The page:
May 31, 2017Trends shaping the future of farming
To help growers keep pace with a changing world, Syngenta and other experts who study food and farming trends are taking a close look at what life on the farm will look like mid-century. Below are some of the trends predicted to have the largest impact on U.S. growers.
Food demand increases
The two big drivers of food demand – population and income – are on the rise. The world’s population is expected to reach 9.1 billion people in 2050, up from 7.4 billion in 2016. Farmers globally must increase food production 70 percent, compared to 2007 levels, to meet the needs of the larger population, according to a report from the Food and Agriculture Organization of the United Nations.
Also driving food demand is an increase in global income levels, especially those in developing countries. As a result, these countries will be able to expand diets with more protein. “As incomes rise, consumer preference moves from wheat and grains to legumes, and then to meat, including chicken, pork and beef,” says David Widmar, Purdue University ag economist.
A different trend is emerging in highly developed countries. “The focus on starch-based crops, like corn, will shift to more plant-based proteins, like soybeans and other legumes,” said Derek Norman, head of corporate venture capital at Syngenta Ventures, which helps support other companies that share its vision of producing more crops with fewer resources. The potato, another starch-based crop, is well suited for this shift because it also provides plant-based protein.
The 2012 ag census revealed a big shift in farmer ages that holds major implications for the future, said Widmar. For the first time, growers who are older than 65 outnumber farmers who are younger than 45. The difference is substantial, with 2.1 older growers for every farmer younger than 45.
When older growers exit the business, there are fewer younger growers to replace them. As a result, farm consolidation will be significant and quick, said Widmar. The consolidation will change farm dynamics to larger, more managerial complexities. Farming will go “from a one-man show to something resembling a medium- to large-size business,” he said. “As a farmer, it will be very complicated, with a mix of multigenerational family members and hired employees.”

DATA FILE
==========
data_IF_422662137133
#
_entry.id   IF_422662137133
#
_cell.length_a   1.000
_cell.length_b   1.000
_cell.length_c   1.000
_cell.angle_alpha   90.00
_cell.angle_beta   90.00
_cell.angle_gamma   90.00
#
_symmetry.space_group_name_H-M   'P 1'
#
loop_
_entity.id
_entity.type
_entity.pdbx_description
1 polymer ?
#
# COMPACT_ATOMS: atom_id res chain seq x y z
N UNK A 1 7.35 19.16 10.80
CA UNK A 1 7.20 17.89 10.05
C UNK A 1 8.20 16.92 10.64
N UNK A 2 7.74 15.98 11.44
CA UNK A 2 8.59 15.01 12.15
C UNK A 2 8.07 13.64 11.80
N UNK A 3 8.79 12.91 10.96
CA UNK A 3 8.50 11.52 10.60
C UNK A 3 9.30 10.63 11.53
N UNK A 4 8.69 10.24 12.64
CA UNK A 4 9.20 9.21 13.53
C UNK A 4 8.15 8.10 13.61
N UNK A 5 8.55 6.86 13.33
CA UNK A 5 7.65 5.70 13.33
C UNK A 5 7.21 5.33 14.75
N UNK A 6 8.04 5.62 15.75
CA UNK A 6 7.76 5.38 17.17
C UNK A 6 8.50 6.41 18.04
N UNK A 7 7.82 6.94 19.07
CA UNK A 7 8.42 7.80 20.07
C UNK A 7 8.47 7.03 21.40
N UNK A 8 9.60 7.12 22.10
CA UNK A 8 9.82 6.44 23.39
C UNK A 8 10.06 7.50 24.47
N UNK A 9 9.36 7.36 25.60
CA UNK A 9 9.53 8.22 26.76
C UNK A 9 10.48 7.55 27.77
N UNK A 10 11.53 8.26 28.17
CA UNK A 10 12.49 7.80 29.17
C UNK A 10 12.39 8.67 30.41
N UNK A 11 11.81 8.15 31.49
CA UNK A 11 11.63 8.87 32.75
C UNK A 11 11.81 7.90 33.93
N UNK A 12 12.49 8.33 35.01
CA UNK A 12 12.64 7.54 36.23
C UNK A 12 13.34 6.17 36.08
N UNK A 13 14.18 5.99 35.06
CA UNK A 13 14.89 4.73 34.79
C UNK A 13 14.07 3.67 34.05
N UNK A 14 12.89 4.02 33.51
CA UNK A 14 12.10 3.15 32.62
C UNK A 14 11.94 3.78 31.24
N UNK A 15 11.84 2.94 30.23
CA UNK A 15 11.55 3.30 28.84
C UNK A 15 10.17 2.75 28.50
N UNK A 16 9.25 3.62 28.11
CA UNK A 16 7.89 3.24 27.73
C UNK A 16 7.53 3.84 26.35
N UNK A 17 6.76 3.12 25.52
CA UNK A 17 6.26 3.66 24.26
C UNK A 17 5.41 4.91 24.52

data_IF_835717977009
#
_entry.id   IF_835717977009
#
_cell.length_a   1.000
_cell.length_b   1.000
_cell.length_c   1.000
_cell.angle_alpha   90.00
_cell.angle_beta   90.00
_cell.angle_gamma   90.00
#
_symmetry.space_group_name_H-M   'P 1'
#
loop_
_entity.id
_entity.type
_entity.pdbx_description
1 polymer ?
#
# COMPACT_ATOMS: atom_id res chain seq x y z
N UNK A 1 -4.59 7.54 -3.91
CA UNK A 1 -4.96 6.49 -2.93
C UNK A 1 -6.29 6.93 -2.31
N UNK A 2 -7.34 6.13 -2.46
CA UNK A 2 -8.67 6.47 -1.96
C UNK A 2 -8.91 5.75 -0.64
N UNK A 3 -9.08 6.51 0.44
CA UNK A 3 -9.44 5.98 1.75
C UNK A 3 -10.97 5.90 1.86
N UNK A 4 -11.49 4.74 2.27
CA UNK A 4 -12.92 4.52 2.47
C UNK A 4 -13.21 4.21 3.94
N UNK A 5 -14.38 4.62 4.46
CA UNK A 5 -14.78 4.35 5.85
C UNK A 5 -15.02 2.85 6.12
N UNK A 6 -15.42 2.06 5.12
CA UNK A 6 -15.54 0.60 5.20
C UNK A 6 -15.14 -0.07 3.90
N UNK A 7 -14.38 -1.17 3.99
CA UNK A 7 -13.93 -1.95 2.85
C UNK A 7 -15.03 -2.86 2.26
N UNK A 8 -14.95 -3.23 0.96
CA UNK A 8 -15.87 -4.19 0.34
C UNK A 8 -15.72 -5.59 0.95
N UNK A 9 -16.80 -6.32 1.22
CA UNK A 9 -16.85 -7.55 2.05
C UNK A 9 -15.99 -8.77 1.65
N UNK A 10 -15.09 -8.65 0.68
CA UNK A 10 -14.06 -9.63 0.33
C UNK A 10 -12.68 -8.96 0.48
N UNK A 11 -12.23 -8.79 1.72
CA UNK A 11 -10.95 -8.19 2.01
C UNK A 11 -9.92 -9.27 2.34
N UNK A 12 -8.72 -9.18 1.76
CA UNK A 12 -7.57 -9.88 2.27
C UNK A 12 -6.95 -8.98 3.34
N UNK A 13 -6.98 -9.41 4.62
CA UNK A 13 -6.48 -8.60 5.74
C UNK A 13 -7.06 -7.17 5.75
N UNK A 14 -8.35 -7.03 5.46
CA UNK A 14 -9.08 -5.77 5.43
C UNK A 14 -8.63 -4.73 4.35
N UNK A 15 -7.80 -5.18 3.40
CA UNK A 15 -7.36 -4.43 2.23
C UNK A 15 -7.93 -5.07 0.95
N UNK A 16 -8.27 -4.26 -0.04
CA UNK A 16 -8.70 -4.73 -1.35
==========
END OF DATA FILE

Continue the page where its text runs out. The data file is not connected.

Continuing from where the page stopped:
“By 2050, there will be gene-edited crops, which will trigger more crop varieties being available and grown,” Norman said. The technology allows scientists to precisely edit genes in DNA with the goal of creating a better crop variety. In the future, gene editing should enable farmers to select specific crop varieties that have features like resistance to different diseases, drought tolerance or more desirable oil content.
Norman also expects a boom in technologies to help growers monitor field conditions more accurately and efficiently. For example, the Israeli company Phytech, a portfolio company of Syngenta Ventures, has developed a monitoring system that features continuous plant-growth sensors, soil-moisture sensors and a microclimate unit that growers can access via mobile devices and computers for immediate action, if needed.
Management programs, like AgriEdge Excelsior from Syngenta, are already helping growers understand the data they are receiving through precision ag technologies. Norman predicts widespread adoption of precision technology that reaches down to the plant level. Blue River Technology, another Syngenta collaborator, has developed a precision-smart implement that does just that. Called the LettuceBot, the implement uses cameras, processors, computers and sprayers to assess each lettuce plant and determine which ones to thin out.
While predictions can shed light on the future, 2050 is still 33 years away. “A whole new generation of growers, who are not yet born, will be farming midcentury, and much will happen between now and then,” Norman said. “But if the past is a clue to the future, U.S. growers will continue to seek better ways to produce crops by embracing innovation.”